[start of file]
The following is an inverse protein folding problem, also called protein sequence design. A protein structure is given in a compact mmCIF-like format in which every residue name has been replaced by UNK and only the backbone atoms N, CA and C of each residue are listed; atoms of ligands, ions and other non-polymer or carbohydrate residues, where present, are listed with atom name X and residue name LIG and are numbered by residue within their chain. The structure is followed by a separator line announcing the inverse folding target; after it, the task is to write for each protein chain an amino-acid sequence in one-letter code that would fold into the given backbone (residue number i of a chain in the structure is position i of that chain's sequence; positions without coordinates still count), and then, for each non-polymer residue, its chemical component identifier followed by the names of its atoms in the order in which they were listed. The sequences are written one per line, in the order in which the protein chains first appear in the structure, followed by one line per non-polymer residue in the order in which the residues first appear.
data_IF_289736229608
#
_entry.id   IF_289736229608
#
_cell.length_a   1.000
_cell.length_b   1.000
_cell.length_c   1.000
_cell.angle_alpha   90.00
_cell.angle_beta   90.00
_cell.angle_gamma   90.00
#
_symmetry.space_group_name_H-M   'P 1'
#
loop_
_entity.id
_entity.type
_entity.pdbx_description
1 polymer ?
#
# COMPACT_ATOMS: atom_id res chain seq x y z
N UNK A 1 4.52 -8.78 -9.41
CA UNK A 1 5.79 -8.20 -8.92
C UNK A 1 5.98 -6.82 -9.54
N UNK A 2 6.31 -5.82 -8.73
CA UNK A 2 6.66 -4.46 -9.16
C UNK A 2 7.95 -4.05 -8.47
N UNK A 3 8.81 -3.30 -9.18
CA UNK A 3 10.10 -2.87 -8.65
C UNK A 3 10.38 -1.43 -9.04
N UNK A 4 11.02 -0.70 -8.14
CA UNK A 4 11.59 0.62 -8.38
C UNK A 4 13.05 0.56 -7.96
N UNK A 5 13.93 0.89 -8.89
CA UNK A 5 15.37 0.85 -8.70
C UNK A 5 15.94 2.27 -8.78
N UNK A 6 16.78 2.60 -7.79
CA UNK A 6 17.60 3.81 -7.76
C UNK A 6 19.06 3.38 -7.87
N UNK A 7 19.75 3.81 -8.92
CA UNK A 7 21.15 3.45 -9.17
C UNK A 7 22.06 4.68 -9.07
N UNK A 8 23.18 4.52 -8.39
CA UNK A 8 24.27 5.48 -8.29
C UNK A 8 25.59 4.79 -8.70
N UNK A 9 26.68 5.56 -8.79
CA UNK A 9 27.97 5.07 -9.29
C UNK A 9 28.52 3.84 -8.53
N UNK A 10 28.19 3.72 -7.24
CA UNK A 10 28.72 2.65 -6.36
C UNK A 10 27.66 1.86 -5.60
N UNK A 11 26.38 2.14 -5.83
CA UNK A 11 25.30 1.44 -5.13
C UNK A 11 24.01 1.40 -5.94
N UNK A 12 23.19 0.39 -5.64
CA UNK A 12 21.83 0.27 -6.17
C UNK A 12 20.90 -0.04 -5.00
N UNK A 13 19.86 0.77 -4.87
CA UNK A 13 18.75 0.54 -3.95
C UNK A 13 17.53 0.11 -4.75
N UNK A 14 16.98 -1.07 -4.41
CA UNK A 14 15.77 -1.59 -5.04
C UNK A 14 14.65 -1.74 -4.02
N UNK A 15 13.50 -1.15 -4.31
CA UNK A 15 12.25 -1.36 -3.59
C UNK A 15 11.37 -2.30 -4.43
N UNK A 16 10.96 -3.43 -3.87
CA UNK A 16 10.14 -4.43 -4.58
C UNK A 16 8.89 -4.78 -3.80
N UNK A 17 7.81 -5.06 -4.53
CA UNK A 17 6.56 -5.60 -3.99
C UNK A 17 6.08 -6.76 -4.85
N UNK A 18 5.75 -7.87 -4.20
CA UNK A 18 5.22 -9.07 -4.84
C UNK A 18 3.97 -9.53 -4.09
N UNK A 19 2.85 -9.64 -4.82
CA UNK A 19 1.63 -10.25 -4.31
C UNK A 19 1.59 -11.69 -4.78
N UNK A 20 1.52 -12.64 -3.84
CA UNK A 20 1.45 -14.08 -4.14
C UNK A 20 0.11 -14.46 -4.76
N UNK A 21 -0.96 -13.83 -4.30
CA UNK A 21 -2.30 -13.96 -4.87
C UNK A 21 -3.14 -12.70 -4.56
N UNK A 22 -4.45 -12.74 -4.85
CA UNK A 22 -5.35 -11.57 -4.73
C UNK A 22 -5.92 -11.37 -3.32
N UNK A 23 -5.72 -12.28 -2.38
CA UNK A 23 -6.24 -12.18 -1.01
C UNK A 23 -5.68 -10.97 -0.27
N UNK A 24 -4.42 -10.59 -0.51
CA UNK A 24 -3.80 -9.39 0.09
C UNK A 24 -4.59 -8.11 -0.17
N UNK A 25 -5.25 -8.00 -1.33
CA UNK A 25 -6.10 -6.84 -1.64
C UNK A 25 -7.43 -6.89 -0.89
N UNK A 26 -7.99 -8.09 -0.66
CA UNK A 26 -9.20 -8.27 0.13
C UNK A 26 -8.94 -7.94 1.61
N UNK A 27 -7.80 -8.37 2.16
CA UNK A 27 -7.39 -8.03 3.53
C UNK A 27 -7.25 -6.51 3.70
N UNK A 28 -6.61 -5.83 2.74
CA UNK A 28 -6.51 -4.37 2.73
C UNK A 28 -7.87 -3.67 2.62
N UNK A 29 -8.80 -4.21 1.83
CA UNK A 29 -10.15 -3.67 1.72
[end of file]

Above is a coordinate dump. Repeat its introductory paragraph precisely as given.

The following is an inverse protein folding problem, also called protein sequence design. A protein structure is given in a compact mmCIF-like format in which every residue name has been replaced by UNK and only the backbone atoms N, CA and C of each residue are listed; atoms of ligands, ions and other non-polymer or carbohydrate residues, where present, are listed with atom name X and residue name LIG and are numbered by residue within their chain. The structure is followed by a separator line announcing the inverse folding target; after it, the task is to write for each protein chain an amino-acid sequence in one-letter code that would fold into the given backbone (residue number i of a chain in the structure is position i of that chain's sequence; positions without coordinates still count), and then, for each non-polymer residue, its chemical component identifier followed by the names of its atoms in the order in which they were listed. The sequences are written one per line, in the order in which the protein chains first appear in the structure, followed by one line per non-polymer residue in the order in which the residues first appear.